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Ian Dawson

Matt Franks

Brian Griffiths

Sheena Macrae

Jen Wu

Denise Kum

Ian Dawson
'The Immortals' is a recent sculpture in a current and on-going series where Dawson destroys a piece of Styrofoam by applying layer after colourful layer of polyester resin. The Resin acts as a highly corrosive material eating into and through the foam only stopping its destructive path when its exothermic reaction stops and the resin solidifies. The original form has changed into a bejewelled yet pockmarked landscape, an acidscape.
The two collages 'Manhattan' and 'Sheffield' use 2 very different photographic scenes, one a domestic kitchen scene the other a landscape shot from a recently air-bound plane. In both instances the images have been obliterated by the overlaying of screen printed geometric patterns. A pattern of holes punched out of the photograph reveals and allows a glimpse of an under-layer of colour from more screen printed patterns. The dislocation from image is made complete when the punched holes are then repositioned on surface of the image.
In 'The Immortals' Dawson asks us to look at a corrosive action with the same set of values as a semi precious rock. Whilst in 'Sheffield' and 'Manhattan' Dawson portrays a world in layers with images hovering between abstraction and recognition.

Matt Franks (From Art Now, Tate Britain)
Though considered at the time to be witty and irreverent, the sculptures of the New Generation are quite minimal and restrained in their form.
Far from restrained, transcendent plastic infinite is an explosion of fantastical shape. This element of fantasy is born of the influence of cartoon creations such as The Ren and Stimpy Show, The brothers Grunt, and the work of Robert Crumb including Felix the Cat and The Snoids - all of which are both mainstream and subversive.
Recognizable elements and iconographical motifs from the cartoons are incorporated and fused with sculptural shapes that allude to the work of Modernist sculptures. The humor of the popular culture cartoon elements undercuts and lampoons the serious ideals of high cultural Modernism, bringing it resoundingly back down to earth.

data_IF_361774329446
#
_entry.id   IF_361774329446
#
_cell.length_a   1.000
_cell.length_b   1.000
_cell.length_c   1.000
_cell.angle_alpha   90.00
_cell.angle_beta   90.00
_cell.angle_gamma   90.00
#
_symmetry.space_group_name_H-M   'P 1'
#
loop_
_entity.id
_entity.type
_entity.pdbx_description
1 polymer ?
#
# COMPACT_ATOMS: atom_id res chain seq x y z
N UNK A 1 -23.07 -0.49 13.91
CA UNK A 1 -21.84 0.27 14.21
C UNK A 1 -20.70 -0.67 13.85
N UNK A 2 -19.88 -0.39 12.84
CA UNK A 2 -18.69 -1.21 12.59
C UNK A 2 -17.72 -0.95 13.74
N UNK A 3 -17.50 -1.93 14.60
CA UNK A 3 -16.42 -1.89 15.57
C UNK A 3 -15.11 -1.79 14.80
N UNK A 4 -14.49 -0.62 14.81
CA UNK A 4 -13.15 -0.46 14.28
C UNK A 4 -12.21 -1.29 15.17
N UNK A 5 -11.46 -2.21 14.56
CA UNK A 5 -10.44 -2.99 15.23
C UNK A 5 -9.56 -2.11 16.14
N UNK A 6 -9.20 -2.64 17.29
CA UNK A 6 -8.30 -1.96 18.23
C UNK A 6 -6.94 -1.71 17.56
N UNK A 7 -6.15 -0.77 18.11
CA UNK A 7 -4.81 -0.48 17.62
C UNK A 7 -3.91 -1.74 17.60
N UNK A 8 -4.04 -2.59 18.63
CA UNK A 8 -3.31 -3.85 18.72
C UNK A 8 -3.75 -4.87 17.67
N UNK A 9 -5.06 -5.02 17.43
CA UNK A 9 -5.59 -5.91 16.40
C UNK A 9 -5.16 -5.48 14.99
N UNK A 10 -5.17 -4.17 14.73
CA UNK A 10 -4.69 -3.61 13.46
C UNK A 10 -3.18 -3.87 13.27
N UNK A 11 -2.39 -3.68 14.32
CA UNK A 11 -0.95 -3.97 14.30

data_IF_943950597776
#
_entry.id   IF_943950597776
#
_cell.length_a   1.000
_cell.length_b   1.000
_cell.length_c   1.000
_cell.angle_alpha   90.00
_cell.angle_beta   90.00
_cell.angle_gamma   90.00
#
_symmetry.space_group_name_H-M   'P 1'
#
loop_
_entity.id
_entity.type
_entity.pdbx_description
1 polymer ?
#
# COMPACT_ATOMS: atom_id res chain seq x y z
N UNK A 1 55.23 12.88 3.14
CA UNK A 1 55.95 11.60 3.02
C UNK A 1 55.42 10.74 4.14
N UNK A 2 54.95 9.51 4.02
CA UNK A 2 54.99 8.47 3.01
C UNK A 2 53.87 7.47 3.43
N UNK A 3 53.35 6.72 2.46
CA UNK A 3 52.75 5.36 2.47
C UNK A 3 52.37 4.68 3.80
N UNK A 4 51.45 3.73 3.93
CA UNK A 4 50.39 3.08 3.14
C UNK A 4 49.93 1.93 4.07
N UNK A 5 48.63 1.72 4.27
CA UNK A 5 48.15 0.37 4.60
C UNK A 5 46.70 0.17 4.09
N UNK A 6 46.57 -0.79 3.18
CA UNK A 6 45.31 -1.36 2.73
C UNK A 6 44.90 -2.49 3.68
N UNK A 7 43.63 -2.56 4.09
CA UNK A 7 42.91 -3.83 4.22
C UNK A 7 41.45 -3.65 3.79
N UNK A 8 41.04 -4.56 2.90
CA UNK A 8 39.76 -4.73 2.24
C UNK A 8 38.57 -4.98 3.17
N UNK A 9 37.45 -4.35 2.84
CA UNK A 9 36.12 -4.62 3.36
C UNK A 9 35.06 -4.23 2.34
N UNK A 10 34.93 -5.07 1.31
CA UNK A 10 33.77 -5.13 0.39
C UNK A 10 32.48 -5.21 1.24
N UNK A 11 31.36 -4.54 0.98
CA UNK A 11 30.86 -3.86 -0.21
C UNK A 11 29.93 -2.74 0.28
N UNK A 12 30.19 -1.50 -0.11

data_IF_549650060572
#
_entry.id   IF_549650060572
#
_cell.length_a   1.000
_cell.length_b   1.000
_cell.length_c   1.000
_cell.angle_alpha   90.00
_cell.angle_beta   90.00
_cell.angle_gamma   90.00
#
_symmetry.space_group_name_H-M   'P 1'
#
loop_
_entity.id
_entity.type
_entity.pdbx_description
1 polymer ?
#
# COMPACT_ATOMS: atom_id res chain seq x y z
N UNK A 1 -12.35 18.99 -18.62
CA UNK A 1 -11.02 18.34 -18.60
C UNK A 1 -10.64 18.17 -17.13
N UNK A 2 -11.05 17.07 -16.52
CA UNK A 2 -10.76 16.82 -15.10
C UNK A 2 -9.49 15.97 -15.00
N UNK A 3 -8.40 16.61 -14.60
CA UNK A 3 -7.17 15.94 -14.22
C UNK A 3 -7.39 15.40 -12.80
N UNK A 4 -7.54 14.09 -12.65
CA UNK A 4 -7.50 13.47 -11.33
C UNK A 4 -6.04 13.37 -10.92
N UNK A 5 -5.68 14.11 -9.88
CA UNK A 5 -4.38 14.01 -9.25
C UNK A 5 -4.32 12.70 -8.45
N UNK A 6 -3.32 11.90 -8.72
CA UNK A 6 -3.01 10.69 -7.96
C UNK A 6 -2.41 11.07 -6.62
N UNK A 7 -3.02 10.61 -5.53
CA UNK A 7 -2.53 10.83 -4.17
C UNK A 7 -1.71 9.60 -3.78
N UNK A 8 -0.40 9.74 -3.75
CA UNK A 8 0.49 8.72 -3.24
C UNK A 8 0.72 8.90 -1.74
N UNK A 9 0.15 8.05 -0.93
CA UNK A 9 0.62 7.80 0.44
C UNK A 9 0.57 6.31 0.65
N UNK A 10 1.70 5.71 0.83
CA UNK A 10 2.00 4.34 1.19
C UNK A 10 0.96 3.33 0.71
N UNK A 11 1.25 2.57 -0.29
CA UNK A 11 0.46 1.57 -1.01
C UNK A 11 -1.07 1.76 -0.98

An ovoid form with holes, recalling the work of Barbara Hepworth, oozes and drips with gunge and mucus as if it is a diseased living being - its supposed organic nature taken to extremes. Elsewhere, a star shaped block, similar to a piece by Jean Arp, grows hair and farts from orifices - the abject nature of the life or essence it is meant to possess sullying its purity. There is a Surrealist tendency pervading Franks’ strange and uneasy comic creation, which may explain the affinity to Hepworth and Arp’s biomorphic forms.

Brian Griffiths
Relating to cornations and all things Royal, this assemblage of object contains metal biscuit tins, trays and balls, each hand engraved. Some of the original pattern remains on some of the pieces creating a confusing but exquisite antique-like patina. The assemblage forms the shape of a crown or helmet-head shape.

Sheena McRae
These large-scaled works on paper and canvas approach drawing in a multiplicity of ways by using the casual doodle as a starting point.
The work exploits the hand made mark to replicate and corrupt the perfect logical beauty of the complex logarithmic languages of fractals and wire frame graphics. The fallible wobble of the hand drawn gesture replaces the certainties of the machine-coded world.
The drawings are made using model-makers tape, airbrush and rapidograph pens, the outmoded tools of the graphic designer of the past. This is combined with abstraction reminiscent of modernist and futurist movements and the utopian stylization found in formal rigorous concerns.